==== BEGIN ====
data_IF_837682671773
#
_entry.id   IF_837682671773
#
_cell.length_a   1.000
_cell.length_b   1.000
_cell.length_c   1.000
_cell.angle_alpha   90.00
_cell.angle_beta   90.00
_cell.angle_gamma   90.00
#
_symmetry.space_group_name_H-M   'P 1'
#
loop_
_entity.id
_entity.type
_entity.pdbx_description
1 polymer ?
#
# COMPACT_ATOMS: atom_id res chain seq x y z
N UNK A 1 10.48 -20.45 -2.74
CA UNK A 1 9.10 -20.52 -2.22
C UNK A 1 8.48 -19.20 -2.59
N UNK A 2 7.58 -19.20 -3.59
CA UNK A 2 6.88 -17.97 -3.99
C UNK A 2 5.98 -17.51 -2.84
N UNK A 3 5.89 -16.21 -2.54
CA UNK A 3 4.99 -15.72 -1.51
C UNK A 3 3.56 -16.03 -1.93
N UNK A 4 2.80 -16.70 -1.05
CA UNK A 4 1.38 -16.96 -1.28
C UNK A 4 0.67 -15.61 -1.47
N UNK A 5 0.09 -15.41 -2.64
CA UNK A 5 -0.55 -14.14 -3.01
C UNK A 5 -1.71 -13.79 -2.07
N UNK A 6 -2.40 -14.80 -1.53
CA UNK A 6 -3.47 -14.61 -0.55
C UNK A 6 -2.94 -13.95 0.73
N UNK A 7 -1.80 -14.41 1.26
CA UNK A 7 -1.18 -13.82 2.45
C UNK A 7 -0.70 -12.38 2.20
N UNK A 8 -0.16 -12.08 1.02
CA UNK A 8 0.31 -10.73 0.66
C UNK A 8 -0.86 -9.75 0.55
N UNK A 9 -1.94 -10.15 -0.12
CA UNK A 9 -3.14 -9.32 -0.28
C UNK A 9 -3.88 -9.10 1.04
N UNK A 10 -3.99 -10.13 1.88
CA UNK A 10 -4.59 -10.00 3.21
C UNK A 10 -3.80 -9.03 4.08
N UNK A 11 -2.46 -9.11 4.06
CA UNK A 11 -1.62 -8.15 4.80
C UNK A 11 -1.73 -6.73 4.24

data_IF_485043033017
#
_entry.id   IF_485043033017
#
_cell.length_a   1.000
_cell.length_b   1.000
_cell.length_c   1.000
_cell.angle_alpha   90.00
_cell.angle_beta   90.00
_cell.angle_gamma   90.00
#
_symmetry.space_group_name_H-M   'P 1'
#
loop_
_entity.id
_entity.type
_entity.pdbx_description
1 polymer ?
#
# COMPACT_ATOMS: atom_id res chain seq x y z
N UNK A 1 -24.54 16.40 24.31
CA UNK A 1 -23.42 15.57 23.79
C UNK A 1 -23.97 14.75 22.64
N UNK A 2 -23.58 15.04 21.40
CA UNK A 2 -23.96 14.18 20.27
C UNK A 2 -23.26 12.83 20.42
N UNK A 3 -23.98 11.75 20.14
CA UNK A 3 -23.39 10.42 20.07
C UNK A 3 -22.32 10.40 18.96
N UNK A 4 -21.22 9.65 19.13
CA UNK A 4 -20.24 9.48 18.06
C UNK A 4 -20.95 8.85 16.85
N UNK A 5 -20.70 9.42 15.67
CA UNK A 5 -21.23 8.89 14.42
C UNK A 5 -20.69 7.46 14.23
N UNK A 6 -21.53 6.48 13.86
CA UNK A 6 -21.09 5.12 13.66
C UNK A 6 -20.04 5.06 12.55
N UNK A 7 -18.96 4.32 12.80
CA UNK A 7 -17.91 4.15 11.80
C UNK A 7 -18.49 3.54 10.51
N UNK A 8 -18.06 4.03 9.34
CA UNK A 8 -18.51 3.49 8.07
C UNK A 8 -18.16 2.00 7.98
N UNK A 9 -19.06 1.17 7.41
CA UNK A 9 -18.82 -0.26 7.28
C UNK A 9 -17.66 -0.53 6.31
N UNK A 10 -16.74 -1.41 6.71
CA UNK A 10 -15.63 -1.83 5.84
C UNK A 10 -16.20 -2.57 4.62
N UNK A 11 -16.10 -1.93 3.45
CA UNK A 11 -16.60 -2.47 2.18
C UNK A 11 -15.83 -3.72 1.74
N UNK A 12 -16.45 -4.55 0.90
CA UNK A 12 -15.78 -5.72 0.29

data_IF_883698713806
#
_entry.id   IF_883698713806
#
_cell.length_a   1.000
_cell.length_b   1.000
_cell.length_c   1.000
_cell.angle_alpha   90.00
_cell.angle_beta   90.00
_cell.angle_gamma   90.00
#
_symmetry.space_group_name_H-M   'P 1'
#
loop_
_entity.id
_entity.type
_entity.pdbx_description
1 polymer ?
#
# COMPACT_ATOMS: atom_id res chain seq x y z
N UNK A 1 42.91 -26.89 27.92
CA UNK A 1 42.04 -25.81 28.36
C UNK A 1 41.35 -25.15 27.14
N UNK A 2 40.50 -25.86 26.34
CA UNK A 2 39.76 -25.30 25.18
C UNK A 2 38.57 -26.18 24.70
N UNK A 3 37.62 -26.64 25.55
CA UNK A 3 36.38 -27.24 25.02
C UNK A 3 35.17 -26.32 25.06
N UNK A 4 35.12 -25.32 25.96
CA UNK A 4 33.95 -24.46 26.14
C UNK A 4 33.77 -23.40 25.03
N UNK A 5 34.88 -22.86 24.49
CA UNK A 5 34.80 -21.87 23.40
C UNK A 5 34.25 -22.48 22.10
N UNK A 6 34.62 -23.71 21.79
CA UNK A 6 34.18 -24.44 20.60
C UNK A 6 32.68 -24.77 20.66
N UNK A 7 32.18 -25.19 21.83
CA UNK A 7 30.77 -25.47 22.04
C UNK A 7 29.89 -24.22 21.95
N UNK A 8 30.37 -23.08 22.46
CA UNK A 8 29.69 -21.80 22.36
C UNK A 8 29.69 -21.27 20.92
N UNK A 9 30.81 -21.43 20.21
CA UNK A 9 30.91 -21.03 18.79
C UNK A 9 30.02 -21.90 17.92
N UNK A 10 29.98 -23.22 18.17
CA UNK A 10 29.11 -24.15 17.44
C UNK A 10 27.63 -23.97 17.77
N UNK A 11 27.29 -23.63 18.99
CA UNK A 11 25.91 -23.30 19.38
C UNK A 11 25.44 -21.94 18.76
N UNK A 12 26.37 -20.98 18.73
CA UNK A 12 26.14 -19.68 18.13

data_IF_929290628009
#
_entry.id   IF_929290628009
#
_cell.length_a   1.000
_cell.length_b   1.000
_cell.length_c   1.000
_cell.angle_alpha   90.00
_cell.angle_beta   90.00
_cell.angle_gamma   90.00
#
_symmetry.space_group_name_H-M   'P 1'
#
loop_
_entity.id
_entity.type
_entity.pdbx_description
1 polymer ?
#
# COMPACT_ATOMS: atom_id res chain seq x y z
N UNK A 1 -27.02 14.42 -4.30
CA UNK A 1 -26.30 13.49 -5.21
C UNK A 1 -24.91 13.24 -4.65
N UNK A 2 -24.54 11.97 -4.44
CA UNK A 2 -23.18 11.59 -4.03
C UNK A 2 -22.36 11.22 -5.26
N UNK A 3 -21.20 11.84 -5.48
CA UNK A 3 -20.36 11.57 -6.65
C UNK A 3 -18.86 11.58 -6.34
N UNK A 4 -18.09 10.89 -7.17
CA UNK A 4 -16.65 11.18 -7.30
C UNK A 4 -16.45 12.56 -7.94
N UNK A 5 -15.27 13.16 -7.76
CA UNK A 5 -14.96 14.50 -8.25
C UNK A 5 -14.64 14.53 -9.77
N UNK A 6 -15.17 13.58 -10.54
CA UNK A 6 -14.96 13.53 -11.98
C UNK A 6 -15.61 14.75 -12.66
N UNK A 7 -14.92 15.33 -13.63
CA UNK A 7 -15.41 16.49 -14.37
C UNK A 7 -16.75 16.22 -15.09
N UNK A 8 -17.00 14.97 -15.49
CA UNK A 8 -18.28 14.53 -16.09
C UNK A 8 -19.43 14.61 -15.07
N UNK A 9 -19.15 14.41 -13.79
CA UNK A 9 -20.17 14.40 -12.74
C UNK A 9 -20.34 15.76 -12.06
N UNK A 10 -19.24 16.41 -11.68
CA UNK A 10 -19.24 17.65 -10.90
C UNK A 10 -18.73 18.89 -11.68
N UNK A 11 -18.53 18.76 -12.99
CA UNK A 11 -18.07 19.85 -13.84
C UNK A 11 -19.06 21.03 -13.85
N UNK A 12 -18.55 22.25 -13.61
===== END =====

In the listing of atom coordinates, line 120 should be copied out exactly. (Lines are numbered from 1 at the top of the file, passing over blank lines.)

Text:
_symmetry.space_group_name_H-M   'P 1'